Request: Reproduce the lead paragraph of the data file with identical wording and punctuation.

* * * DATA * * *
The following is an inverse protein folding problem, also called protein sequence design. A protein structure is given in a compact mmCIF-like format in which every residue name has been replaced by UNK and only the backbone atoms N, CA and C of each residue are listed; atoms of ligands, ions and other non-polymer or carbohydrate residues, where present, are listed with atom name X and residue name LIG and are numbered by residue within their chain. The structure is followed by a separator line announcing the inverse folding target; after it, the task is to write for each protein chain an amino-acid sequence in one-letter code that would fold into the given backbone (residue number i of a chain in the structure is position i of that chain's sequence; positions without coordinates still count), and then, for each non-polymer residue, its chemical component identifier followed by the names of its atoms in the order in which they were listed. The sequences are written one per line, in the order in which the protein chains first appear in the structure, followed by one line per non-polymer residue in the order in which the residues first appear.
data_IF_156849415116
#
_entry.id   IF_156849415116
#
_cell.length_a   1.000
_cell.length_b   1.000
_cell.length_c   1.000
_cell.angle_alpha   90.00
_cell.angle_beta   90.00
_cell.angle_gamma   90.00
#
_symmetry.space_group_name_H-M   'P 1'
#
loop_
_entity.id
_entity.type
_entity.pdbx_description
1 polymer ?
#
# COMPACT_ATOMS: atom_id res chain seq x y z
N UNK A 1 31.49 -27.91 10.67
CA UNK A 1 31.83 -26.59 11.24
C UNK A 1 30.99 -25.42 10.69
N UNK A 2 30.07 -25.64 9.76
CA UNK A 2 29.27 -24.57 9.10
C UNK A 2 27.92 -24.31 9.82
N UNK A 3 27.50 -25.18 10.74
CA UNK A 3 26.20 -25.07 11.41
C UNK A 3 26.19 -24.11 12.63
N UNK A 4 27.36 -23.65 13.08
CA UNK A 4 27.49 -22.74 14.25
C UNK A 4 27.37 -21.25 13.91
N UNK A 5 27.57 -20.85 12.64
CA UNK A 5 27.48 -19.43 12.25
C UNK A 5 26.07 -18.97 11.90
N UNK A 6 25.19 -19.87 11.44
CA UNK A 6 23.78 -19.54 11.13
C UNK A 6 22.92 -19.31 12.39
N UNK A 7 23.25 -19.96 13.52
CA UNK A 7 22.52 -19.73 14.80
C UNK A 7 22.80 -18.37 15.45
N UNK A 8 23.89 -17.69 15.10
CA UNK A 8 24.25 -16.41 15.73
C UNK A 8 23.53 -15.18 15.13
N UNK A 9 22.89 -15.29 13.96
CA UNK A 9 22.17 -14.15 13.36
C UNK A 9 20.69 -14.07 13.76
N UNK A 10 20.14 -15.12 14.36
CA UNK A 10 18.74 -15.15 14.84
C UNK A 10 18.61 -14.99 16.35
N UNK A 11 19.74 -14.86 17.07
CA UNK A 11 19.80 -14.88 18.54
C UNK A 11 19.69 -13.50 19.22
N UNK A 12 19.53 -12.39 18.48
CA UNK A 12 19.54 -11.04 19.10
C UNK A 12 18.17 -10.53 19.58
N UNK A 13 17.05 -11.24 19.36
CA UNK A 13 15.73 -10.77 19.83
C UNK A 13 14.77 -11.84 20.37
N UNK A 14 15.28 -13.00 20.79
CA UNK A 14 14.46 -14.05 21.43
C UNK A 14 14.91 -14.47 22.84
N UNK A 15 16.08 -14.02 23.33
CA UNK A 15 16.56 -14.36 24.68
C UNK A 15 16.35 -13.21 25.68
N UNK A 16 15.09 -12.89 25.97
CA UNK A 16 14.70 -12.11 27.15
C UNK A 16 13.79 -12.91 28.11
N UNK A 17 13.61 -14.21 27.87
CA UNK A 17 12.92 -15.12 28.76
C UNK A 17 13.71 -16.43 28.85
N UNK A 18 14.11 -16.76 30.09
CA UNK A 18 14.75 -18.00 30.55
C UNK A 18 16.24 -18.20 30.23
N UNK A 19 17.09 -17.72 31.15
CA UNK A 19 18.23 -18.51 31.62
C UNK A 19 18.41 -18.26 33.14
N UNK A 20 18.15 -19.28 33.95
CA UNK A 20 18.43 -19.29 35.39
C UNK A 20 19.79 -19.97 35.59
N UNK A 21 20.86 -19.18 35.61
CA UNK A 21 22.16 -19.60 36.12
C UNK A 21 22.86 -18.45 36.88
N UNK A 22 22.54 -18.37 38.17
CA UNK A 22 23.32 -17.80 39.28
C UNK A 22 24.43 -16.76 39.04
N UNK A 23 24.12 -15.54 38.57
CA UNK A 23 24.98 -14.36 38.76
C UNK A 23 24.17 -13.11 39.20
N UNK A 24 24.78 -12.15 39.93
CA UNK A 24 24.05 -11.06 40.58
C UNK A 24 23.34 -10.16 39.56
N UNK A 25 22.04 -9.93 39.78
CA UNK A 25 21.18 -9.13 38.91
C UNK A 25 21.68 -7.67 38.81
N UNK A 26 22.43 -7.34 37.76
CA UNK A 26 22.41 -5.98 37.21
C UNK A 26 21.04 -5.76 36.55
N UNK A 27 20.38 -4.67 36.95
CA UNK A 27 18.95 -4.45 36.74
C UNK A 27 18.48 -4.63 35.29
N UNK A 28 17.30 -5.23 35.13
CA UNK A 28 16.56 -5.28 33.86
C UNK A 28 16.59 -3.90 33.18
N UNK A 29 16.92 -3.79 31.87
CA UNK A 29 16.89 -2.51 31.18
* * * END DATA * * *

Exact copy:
The following is an inverse protein folding problem, also called protein sequence design. A protein structure is given in a compact mmCIF-like format in which every residue name has been replaced by UNK and only the backbone atoms N, CA and C of each residue are listed; atoms of ligands, ions and other non-polymer or carbohydrate residues, where present, are listed with atom name X and residue name LIG and are numbered by residue within their chain. The structure is followed by a separator line announcing the inverse folding target; after it, the task is to write for each protein chain an amino-acid sequence in one-letter code that would fold into the given backbone (residue number i of a chain in the structure is position i of that chain's sequence; positions without coordinates still count), and then, for each non-polymer residue, its chemical component identifier followed by the names of its atoms in the order in which they were listed. The sequences are written one per line, in the order in which the protein chains first appear in the structure, followed by one line per non-polymer residue in the order in which the residues first appear.